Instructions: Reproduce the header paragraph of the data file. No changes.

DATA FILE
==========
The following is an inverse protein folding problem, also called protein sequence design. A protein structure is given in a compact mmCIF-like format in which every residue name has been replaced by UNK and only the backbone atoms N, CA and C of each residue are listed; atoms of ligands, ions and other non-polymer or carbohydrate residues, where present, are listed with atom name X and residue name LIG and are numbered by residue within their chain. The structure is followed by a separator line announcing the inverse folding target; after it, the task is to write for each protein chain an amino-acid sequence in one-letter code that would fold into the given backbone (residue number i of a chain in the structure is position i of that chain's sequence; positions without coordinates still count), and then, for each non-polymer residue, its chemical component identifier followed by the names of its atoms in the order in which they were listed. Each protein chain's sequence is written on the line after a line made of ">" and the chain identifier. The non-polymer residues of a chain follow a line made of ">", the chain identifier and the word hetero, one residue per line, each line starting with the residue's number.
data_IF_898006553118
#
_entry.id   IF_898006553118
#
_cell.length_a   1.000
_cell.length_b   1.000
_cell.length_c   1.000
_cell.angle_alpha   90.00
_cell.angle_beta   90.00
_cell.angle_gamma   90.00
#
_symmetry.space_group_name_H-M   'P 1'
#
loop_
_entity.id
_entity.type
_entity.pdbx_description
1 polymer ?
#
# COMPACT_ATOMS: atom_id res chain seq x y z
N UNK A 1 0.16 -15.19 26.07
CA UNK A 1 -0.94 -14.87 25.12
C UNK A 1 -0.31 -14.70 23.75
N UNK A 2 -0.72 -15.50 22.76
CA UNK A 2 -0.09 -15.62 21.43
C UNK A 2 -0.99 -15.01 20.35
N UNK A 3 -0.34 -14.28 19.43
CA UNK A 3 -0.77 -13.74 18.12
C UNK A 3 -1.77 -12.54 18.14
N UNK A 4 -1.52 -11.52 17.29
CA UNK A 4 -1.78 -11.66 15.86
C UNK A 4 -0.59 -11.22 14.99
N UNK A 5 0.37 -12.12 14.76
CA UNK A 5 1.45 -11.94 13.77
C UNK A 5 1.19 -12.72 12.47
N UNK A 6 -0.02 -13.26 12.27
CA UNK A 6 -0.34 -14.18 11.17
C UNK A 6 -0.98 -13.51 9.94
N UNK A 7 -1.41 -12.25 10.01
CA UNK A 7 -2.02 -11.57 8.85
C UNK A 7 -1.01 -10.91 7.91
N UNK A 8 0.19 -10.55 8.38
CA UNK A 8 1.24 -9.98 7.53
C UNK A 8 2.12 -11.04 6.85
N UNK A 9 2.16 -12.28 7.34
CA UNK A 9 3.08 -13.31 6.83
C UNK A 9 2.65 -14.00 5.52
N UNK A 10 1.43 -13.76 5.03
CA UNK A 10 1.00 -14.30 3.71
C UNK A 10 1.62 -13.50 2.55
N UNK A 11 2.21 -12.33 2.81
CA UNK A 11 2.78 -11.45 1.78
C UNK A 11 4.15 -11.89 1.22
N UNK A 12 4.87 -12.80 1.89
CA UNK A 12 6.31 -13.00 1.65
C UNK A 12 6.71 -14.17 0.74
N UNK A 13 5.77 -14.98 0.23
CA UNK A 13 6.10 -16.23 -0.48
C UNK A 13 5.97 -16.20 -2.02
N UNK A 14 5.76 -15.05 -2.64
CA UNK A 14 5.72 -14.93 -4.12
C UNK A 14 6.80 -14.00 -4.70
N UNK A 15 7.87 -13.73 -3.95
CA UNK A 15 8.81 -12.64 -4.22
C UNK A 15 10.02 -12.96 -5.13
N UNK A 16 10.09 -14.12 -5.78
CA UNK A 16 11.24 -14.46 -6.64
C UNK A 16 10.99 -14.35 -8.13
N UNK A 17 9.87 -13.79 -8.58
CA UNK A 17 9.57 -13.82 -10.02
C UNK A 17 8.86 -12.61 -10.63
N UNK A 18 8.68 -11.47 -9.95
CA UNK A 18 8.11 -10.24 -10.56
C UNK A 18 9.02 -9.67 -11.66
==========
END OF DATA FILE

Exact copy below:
The following is an inverse protein folding problem, also called protein sequence design. A protein structure is given in a compact mmCIF-like format in which every residue name has been replaced by UNK and only the backbone atoms N, CA and C of each residue are listed; atoms of ligands, ions and other non-polymer or carbohydrate residues, where present, are listed with atom name X and residue name LIG and are numbered by residue within their chain. The structure is followed by a separator line announcing the inverse folding target; after it, the task is to write for each protein chain an amino-acid sequence in one-letter code that would fold into the given backbone (residue number i of a chain in the structure is position i of that chain's sequence; positions without coordinates still count), and then, for each non-polymer residue, its chemical component identifier followed by the names of its atoms in the order in which they were listed. Each protein chain's sequence is written on the line after a line made of ">" and the chain identifier. The non-polymer residues of a chain follow a line made of ">", the chain identifier and the word hetero, one residue per line, each line starting with the residue's number.